Williwaw
Collier is a genius of the fabulist and imaginative short story. He should be better known than he is today. I have not read all the stories in this book, but the first half is brilliant. Highly recommended!
Alastair
A very mixed bag — I didn't read every story, but what I read was so kaleidoscopically diverse in tone & invention that 'Fancies & Goodnights' feels like an anthology. Collier's writing is sometimes quite outrageously pulpy, but I smelled a keen intellect behind his somewhat low diction & sensationalism. Which is a nice contrast, actually — he's clearly having fun writing. Something I've never experienced for myself! A lot of the stories have the frame & feeling of Twilight Zone...more
Neven
A few pages into this book, I was ready to declare Collier my new favorite writer. He has the delicious wit and dizzyingly addictive enthusiasm of Bradbury at his short best; his way with a phrase is positively Wildeian; when his endings are heat, they're really great.

But after a dozen or so stories, I started to think this collection is a bit less than the sum of its parts. Collier's stories concern the same general types of characters: young men with youthful obsessions, primed for an ironic...more
Dave
If I were still deep in my Roald Dahl/Saki/Ray Bradbury/Twilight Zone phase, I would've been bowled over by this book. The stories are extremely odd, stylized (but easy to understand) and clever--most with surprise endings, and many with that chill that the ending of the best "Tales of the Unexpected" gives you. Reading 32 of them in a row, however, is not really the best way to appreciate them. Nearly all are good, but my favorites are the ones that approach horror rather than irony or whimsy o...more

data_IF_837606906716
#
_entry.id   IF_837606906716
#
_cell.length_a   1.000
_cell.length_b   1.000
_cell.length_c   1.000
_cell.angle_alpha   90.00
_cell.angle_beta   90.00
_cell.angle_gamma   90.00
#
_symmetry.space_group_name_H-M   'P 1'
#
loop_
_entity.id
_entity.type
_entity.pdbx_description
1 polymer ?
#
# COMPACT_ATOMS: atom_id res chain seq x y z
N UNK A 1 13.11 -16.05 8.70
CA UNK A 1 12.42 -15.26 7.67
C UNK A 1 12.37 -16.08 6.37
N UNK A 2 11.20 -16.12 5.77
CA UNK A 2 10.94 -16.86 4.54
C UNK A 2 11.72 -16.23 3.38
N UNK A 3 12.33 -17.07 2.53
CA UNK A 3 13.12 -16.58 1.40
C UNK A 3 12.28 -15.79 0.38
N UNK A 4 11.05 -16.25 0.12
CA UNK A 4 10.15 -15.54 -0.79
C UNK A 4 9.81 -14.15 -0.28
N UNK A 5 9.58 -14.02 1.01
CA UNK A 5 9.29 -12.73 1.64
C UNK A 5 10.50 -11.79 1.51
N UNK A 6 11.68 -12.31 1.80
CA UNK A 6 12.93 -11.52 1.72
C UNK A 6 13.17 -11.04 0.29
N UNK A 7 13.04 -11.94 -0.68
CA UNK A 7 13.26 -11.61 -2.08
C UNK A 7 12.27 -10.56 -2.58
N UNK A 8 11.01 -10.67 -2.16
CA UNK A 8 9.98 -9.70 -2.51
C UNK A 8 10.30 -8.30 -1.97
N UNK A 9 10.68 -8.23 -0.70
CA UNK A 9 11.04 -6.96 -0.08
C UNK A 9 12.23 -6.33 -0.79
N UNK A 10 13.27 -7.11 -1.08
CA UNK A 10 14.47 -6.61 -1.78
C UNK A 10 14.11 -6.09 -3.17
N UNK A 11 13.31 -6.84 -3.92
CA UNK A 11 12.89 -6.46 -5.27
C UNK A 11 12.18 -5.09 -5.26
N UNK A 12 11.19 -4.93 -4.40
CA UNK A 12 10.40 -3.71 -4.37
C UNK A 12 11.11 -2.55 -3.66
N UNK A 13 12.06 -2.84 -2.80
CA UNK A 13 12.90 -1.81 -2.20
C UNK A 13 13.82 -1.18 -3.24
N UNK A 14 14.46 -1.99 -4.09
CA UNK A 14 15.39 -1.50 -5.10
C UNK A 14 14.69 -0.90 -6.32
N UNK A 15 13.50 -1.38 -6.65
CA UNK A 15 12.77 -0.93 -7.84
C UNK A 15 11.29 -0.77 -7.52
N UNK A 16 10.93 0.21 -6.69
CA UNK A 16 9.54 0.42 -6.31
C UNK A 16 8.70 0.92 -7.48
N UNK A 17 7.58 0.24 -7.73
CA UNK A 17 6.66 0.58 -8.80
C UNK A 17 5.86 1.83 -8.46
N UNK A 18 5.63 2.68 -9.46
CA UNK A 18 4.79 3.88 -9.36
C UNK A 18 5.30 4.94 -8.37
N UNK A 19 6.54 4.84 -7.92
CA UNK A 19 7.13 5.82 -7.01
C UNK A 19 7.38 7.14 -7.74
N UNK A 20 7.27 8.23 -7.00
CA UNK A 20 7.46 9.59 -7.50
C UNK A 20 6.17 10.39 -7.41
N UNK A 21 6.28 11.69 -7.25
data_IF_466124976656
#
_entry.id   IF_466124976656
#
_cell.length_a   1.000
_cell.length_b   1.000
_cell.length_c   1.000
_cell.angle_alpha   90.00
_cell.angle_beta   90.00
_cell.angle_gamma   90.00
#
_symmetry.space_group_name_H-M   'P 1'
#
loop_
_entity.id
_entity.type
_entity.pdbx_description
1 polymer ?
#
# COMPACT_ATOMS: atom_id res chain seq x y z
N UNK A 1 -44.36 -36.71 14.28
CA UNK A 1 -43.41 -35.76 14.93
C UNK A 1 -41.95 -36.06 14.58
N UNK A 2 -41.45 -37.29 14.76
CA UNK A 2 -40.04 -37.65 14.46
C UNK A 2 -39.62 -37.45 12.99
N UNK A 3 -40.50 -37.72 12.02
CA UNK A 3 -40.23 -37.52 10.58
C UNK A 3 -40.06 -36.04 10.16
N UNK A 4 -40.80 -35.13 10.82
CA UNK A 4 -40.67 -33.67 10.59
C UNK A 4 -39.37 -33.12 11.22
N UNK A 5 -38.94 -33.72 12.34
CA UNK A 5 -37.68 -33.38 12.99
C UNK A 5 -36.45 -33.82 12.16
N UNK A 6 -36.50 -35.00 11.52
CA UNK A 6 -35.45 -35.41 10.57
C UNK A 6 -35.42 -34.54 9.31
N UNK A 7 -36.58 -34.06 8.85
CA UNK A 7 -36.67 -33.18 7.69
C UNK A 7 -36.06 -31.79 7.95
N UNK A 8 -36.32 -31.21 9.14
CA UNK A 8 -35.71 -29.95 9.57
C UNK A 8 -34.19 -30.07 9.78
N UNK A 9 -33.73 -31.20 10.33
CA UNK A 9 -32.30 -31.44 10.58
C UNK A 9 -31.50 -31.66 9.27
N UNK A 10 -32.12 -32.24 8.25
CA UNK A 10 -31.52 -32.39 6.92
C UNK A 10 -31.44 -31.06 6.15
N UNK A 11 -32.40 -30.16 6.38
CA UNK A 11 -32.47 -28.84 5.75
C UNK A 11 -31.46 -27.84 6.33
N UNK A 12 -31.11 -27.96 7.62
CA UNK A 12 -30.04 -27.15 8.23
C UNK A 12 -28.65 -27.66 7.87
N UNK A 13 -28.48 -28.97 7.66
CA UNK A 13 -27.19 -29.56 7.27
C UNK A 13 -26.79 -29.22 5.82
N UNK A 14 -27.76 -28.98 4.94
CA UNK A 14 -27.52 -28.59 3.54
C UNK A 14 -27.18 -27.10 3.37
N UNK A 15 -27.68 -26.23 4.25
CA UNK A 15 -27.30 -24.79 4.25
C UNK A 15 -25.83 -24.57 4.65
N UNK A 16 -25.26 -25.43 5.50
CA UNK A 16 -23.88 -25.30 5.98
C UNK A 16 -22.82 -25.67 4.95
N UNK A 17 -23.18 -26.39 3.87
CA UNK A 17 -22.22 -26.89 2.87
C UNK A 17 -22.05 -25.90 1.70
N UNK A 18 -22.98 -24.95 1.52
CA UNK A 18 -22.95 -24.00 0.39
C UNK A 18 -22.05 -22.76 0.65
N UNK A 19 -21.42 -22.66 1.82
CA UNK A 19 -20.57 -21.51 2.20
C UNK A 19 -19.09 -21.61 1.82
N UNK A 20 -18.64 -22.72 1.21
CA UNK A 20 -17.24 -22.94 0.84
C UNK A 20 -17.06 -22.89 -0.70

Linda Robinson
This would have been 5 stars if there were a touch fewer plump, doe-eyed sweet things who lead stalwart and righteous young men astray. Many of the stories are deliciously evil, with malevolent parrots, murderous imaginary friends and quixotically devoted couples who bollox every sweet nothing they have. "Over Insurance," "Without Benefit of Galsworthy," and "Thus I Refute Beelzy." are black humor at its finest. Collier writes as though he's hanging out in the 19th century: Jane Austen out on a...more
Roger Mexico
A collection of very short shorts. He reminds me a lot of a glib, droll and light-hearted Borges in his ability to construct a completely credible world within a few pages and how well he suspends disbelief. Erudite, hilarious, odd and surreal. Very "Twilight Zone"-esque (he writes, tongue-in-cheek). If I had to choose a favorite story or two, I'd suggest (in no particular order): "Ah, the University", "Evening Primrose" and "Another American Tragedy". In choosing those three stories, my only in...more
Farah
I have read the stories without relating them to one another as I read each in a different time and place. However, many of the stories present the darkest sides of their characters, their vanity and disguised perfection in front of others. the dark comedy is cleverly set at the very end and throughout the story, you would find yourself in the shadows of other stories or classics such as Dr Faustus in the very first one. I need to read it again to give more analysis or reflection but it was def...more
Joanna
I adored this collection of short stories. Before picking up this book, I'd never heard of this author, but now I'll look for his other work. There stories are full of the very odd - e.g., men who find themselves strangely and unexpectedly turned into plants, strange inhabitants of department stores, and love affairs with mannequins. Of course, not every story grabbed me, but there were enough germs to make this a fast and highly entertaining read. I've shared the book with my mother and am look...more
Kim Dallaire